This morning I listened to a track by Bob Dylan called “Buckets of Rain”. It inspired me and made me think about our College and my role:
“Buckets of rain
Buckets of tears
Got all the buckets coming out of my ears
Buckets of moonbeams in my hand”.
As Principal, the vast majority of my time is spent attempting to solve problems and find acceptable solutions. Sometimes on my own but mostly with different teams of staff, students and of course, our Senior Team. Sometimes this involves making tough decisions but always with our whole College in mind and ultimately, with what is in the best interests of you (our students), to enhance learning and success. In the course of my daily dealings, I encounter so many “moonbeams” that it reinforces what is so special about our College.
“I been meek
And hard like an oak
I seen pretty people disappear like smoke
Friends will arrive friends will disappear”.
Trying to do the ‘right’ thing is always very difficult and cannot be taken lightly. With a College community of nearly 2000 students, 180 staff plus the associated parents and external partners, pleasing everyone is impossible.
“Life is sad
Life is a bust
All ya can do is do what you must
You do what you must do and ya do it well”.
However, within all of this, the “moonbeams” shine through, lighten our hearts, make me smile about our purpose and raison d’être. On a daily basis, I hear beautiful conversations and meet with so many selfless people who are prepared to go the “extra mile” for our College.
“I like your smile
And your fingertips
I like the way that you move your hips
I like the cool way that you look at me”.
At Easter, I was privileged to take part in the visit to Poland. Throughout the trip, I kept pinching myself because I could not believe how special it was. Apart from the emotional (Auschwitz), physical (walk to the top of the mountain in the snow) and intellectual (salt mines) challenge, the trip was by far the best that I have been on. Throughout, there was laughter, support of one another, deep intellectual conversations and reflection. I found it extremely gratifying to witness the next generation of leaders emerging. Our College (and society) is extremely safe and in great hands. The support and encouragement that I got on the walk was incredible and the experience is one that will always remain with me.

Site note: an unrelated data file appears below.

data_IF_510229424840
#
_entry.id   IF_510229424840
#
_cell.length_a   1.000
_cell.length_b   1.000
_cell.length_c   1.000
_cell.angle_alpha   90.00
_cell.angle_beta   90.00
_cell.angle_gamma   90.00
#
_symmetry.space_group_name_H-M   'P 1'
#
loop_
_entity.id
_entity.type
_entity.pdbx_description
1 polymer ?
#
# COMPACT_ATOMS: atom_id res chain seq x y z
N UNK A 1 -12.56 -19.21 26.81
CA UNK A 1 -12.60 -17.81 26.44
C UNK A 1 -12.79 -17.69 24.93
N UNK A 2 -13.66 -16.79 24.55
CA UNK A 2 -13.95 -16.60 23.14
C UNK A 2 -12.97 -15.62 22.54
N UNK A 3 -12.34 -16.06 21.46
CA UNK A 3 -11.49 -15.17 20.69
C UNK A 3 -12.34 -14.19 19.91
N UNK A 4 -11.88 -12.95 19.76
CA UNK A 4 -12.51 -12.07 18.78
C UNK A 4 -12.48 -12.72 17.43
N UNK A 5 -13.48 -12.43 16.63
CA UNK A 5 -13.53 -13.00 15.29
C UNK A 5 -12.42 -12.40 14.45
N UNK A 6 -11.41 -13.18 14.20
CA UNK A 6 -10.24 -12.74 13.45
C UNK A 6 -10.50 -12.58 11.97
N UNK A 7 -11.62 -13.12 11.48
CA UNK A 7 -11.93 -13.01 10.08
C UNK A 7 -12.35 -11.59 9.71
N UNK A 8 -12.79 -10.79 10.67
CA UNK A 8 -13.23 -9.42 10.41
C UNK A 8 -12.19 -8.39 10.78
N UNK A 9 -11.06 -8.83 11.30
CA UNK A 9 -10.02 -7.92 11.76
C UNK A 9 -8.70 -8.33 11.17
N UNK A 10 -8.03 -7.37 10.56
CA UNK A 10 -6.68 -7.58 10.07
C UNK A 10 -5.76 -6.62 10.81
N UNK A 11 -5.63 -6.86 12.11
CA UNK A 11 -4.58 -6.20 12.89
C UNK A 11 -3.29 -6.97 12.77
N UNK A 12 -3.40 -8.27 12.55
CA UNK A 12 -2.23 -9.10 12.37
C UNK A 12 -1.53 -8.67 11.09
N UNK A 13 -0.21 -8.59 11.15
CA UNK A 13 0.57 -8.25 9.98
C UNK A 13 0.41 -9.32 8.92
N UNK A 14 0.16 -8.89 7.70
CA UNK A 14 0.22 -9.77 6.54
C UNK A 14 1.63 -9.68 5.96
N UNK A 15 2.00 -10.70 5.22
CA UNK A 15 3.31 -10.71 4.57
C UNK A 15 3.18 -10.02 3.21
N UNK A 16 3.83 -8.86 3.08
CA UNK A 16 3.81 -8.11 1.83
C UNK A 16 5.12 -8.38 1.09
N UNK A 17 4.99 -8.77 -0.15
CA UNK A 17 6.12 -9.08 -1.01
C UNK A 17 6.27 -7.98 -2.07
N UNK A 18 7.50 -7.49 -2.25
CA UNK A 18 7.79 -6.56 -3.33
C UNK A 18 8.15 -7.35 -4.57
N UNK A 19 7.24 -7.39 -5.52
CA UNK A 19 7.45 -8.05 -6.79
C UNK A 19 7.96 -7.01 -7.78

As we approach the examination season, it is imperative that we are all extremely focused on what is required for success. I felt humbled earlier this week when I talked to some of you at 4.30 pm, as you were having a “break” from your “stint” in the Library. Our conversation was wonderful and it reinforced just how committed you are to ensure that you succeed. This combination of friends was also very interesting. It made me think about a metaphor that I have heard from a close friend of mine. There are energy givers (radiators) and energy sappers (drains). During this period and in the future, ensure that you are a roaring radiator (positive, finding solutions, optimistic and taking control of your life) and not a drain. Surround yourself with roaring radiators and avoid the drains. From my experience, the radiators tend to gravitate towards other radiators and the drains are drawn to other drains. I love this quote from Nelson Mandela:
“I never lose. I either win or learn”.
I would like all of you to be winners and to have this attitude to life.
Earlier this week, when so many of you were arriving through the main entrance and I was concentrating on checking lanyards, one of you came up to me and offered me some sweets. It made me smile and once again, I thought of “moonbeams”.
Finally, remember to believe in yourself. We all have an inner strength that we need to harness and try on “different faces” but remember your ‘real’ face.
“Well we all have a face
That we hide away for ever
And we take them out and show ourselves
When everyone has gone.
Some are satin some are steel
Some are silk and some are leather
They’re the faces of the stranger
But we love to try them on”, Billy Joel.
Good luck in the examinations. You can never be over prepared.